If you read the other two parts of my London Walkabout, you must have been wondering, why I have not mentioned all the famous London locations from the very centre: Trafalgar Square, Picadilly Circus, Oxford Street, the theatre land and so on.
The main reason is because the West End is rather pointless when you don't intend to spend money, unless of course you are one of those strange people who enjoy looking at merchandise for the sake of looking. Most of these places are either directly or indirectly about shopping or eating out or paid entertainment and thus not very rewarding for somebody counting pennies.
Still, I suppose there is no avoiding that. Take the tube to Green Park and walk down Picadilly towards Picadilly Circus. You will pass The Ritz, Burlington Arcade and Fortnum and Mason amongst other locations of conspicuous consumption, and after about 700 yards you'll get to Picadilly Circus which is one of the most overrated spots in London: noisy, trafficky, boring and with no attraction I can think of whatsoever apart from the sheer idea of visiting an iconic location, of course
Walk away from Picadilly Circus via Shaftesbury Avenue, leaving Soho on your left, turn right into the big Chinese arch and walk down to Leicester Square via the Chinatown. Leicester Sq is also boring, but you can at least claim you've been this way.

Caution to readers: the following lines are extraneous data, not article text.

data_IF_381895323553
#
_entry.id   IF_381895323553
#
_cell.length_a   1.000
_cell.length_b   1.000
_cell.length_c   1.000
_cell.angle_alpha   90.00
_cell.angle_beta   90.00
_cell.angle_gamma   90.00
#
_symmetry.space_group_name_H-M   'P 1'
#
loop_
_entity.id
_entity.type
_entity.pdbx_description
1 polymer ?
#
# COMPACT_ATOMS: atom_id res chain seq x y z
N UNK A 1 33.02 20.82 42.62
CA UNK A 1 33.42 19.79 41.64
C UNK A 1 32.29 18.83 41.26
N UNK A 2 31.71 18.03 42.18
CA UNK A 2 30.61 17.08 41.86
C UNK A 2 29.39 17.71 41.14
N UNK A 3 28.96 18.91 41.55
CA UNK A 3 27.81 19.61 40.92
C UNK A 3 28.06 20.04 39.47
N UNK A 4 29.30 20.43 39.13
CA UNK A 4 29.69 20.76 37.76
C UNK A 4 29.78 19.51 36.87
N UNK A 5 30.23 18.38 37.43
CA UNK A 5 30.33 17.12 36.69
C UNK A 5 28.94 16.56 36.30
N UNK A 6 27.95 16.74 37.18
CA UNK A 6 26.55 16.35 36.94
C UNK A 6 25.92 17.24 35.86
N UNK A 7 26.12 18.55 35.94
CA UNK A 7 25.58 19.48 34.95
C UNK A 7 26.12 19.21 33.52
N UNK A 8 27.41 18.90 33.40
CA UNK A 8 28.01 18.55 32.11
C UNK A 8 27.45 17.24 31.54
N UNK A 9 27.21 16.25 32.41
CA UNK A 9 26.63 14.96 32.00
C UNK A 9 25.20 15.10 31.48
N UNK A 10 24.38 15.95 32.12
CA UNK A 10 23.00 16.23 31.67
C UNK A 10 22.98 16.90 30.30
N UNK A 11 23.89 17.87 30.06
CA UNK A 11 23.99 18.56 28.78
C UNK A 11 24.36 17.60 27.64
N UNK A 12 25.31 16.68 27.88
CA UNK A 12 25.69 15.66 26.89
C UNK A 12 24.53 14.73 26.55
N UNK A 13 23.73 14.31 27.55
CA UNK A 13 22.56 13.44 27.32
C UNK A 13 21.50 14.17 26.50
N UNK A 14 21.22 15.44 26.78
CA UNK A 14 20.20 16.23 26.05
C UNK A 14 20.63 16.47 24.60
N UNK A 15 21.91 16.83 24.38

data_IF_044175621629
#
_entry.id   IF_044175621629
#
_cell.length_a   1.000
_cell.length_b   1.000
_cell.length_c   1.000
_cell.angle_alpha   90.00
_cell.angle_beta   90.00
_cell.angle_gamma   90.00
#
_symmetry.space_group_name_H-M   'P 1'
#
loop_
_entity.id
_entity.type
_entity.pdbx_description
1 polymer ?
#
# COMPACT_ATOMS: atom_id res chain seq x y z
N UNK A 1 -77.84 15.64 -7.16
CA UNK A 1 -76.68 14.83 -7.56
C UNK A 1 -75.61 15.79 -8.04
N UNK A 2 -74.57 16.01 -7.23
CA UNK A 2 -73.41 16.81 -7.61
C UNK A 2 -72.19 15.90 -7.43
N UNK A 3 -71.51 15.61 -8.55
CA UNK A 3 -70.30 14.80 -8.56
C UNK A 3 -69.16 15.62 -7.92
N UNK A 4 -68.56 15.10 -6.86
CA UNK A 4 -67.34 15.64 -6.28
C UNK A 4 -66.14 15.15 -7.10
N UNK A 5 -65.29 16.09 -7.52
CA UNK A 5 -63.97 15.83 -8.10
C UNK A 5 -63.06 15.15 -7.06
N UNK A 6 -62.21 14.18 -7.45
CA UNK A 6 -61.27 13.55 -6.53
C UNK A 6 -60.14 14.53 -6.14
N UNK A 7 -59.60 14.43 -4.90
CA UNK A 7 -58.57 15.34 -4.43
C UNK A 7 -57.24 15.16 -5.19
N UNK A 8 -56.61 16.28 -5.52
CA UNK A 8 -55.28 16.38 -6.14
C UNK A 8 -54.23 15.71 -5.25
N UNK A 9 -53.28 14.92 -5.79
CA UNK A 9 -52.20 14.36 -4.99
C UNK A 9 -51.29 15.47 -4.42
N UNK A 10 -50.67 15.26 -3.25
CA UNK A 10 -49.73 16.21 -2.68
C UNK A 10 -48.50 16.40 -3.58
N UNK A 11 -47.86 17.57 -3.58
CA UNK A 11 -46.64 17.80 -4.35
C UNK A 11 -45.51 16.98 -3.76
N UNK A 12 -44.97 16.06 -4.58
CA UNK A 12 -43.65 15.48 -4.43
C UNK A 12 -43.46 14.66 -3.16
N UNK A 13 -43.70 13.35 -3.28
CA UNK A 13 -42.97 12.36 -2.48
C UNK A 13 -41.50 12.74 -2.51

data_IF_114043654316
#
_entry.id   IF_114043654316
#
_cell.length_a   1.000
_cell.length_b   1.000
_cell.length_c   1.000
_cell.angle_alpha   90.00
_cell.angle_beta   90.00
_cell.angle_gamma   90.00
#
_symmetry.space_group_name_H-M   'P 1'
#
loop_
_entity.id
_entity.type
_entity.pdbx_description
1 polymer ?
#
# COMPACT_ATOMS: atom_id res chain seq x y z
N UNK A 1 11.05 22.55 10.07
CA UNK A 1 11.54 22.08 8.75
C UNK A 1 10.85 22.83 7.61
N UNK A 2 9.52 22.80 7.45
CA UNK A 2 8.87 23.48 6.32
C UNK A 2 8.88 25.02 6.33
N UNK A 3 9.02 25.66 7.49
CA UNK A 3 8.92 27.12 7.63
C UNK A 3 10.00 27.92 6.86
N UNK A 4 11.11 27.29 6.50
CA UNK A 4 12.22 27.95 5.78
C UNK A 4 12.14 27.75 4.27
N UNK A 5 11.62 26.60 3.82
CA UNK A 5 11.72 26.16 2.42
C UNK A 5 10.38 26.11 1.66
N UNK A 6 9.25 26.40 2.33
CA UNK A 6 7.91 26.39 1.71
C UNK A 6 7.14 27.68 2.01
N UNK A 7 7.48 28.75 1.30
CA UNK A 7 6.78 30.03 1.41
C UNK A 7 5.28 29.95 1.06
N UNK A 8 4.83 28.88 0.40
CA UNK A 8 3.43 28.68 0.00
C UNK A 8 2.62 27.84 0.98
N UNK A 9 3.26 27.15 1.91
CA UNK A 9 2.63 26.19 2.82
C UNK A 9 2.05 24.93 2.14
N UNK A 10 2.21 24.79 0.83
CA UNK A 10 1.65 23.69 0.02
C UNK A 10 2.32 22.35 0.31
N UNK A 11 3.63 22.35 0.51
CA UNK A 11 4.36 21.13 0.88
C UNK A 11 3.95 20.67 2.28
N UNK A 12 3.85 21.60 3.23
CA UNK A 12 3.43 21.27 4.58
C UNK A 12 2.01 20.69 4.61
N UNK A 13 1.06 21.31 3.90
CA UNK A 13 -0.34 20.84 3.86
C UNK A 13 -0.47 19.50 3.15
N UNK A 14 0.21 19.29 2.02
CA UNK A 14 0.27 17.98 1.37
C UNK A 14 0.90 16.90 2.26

Walk down via Irving Street and St Martin's Place, passing the rather lovely St Martin-in-the-Fields church (free tour normally on Thursdays at 11.30am, book on 02078398362) and the entrance to National Portrait Gallery (free and interesting, but not perhaps on the must-see list) to enter the most famous of London's public spaces, the grand imperial Trafalgar Square, with its Nelson's Column, pigeons, fountains, bronze lions, and the changing display of modern sculpture on its fourth plinth on the Northwest corner.
The square is a popular site for political demonstrations and is the main hub for London's night buses, but its main attraction for free sightseeing hunter is the National Gallery located at the north side of the square, and a wonderful collection of European paintings, from Piero della Francesca and Leonardo da Vinci to Renoir and Van Ghogh.
If painting is not your thing, potter about the Trafalgar Square for a while and then make your way along the Strand, past Charing Cross station and monument (all distances to London are measured from here). Turn left by the Savoy Hotel and take Southampton Street to Covent Garden. It's very difficult to avoid spending money at the countless speciality shops and restaurants there, but it's possible, and it's the main venue for street entertainment in London, with acts competing for spaces (and payment strictly voluntary).